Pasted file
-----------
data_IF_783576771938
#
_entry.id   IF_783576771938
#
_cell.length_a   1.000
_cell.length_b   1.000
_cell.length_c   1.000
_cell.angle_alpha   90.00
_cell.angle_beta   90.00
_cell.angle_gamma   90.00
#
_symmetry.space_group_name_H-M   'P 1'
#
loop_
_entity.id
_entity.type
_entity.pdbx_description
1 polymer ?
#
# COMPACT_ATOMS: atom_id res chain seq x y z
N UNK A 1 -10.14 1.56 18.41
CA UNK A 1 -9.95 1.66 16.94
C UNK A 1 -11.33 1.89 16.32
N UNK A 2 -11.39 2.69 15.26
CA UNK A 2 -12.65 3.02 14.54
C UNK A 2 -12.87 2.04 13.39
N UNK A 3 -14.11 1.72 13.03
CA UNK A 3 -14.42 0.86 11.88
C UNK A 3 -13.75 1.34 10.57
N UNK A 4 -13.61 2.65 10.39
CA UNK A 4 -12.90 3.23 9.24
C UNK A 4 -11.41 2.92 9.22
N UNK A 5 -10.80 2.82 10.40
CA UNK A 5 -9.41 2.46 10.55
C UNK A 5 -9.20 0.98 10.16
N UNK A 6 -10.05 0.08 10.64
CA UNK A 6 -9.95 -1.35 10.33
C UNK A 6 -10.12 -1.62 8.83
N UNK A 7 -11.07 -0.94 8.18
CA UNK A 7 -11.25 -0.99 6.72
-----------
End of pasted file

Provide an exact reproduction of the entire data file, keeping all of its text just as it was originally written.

data_IF_783576771938
#
_entry.id   IF_783576771938
#
_cell.length_a   1.000
_cell.length_b   1.000
_cell.length_c   1.000
_cell.angle_alpha   90.00
_cell.angle_beta   90.00
_cell.angle_gamma   90.00
#
_symmetry.space_group_name_H-M   'P 1'
#
loop_
_entity.id
_entity.type
_entity.pdbx_description
1 polymer ?
#
# COMPACT_ATOMS: atom_id res chain seq x y z
N UNK A 1 -10.14 1.56 18.41
CA UNK A 1 -9.95 1.66 16.94
C UNK A 1 -11.33 1.89 16.32
N UNK A 2 -11.39 2.69 15.26
CA UNK A 2 -12.65 3.02 14.54
C UNK A 2 -12.87 2.04 13.39
N UNK A 3 -14.11 1.72 13.03
CA UNK A 3 -14.42 0.86 11.88
C UNK A 3 -13.75 1.34 10.57
N UNK A 4 -13.61 2.65 10.39
CA UNK A 4 -12.90 3.23 9.24
C UNK A 4 -11.41 2.92 9.22
N UNK A 5 -10.80 2.82 10.40
CA UNK A 5 -9.41 2.46 10.55
C UNK A 5 -9.20 0.98 10.16
N UNK A 6 -10.05 0.08 10.64
CA UNK A 6 -9.95 -1.35 10.33
C UNK A 6 -10.12 -1.62 8.83
N UNK A 7 -11.07 -0.94 8.18
CA UNK A 7 -11.25 -0.99 6.72